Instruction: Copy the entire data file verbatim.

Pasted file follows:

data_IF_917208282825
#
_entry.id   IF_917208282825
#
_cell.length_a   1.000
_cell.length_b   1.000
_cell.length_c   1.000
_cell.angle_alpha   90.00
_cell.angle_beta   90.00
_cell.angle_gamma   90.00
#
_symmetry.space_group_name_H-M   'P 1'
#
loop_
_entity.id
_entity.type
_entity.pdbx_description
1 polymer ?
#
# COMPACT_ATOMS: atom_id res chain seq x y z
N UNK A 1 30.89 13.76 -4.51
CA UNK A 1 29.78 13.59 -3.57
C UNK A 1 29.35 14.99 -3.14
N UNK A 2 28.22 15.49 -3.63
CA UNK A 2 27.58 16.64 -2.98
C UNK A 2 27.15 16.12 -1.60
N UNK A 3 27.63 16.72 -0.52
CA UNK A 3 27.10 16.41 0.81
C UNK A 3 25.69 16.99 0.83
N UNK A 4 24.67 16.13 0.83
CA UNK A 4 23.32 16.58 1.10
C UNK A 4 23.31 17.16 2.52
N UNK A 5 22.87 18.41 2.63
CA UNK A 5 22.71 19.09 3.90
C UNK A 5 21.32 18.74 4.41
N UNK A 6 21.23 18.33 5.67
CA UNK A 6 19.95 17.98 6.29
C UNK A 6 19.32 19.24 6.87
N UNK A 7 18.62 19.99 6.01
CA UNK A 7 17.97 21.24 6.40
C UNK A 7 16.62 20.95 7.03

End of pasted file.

data_IF_917208282825
#
_entry.id   IF_917208282825
#
_cell.length_a   1.000
_cell.length_b   1.000
_cell.length_c   1.000
_cell.angle_alpha   90.00
_cell.angle_beta   90.00
_cell.angle_gamma   90.00
#
_symmetry.space_group_name_H-M   'P 1'
#
loop_
_entity.id
_entity.type
_entity.pdbx_description
1 polymer ?
#
# COMPACT_ATOMS: atom_id res chain seq x y z
N UNK A 1 30.89 13.76 -4.51
CA UNK A 1 29.78 13.59 -3.57
C UNK A 1 29.35 14.99 -3.14
N UNK A 2 28.22 15.49 -3.63
CA UNK A 2 27.58 16.64 -2.98
C UNK A 2 27.15 16.12 -1.60
N UNK A 3 27.63 16.72 -0.52
CA UNK A 3 27.10 16.41 0.81
C UNK A 3 25.69 16.99 0.83
N UNK A 4 24.67 16.13 0.83
CA UNK A 4 23.32 16.58 1.10
C UNK A 4 23.31 17.16 2.52
N UNK A 5 22.87 18.41 2.63
CA UNK A 5 22.71 19.09 3.90
C UNK A 5 21.32 18.74 4.41
N UNK A 6 21.23 18.33 5.67
CA UNK A 6 19.95 17.98 6.29
C UNK A 6 19.32 19.24 6.87
N UNK A 7 18.62 19.99 6.01
CA UNK A 7 17.97 21.24 6.40
C UNK A 7 16.62 20.95 7.03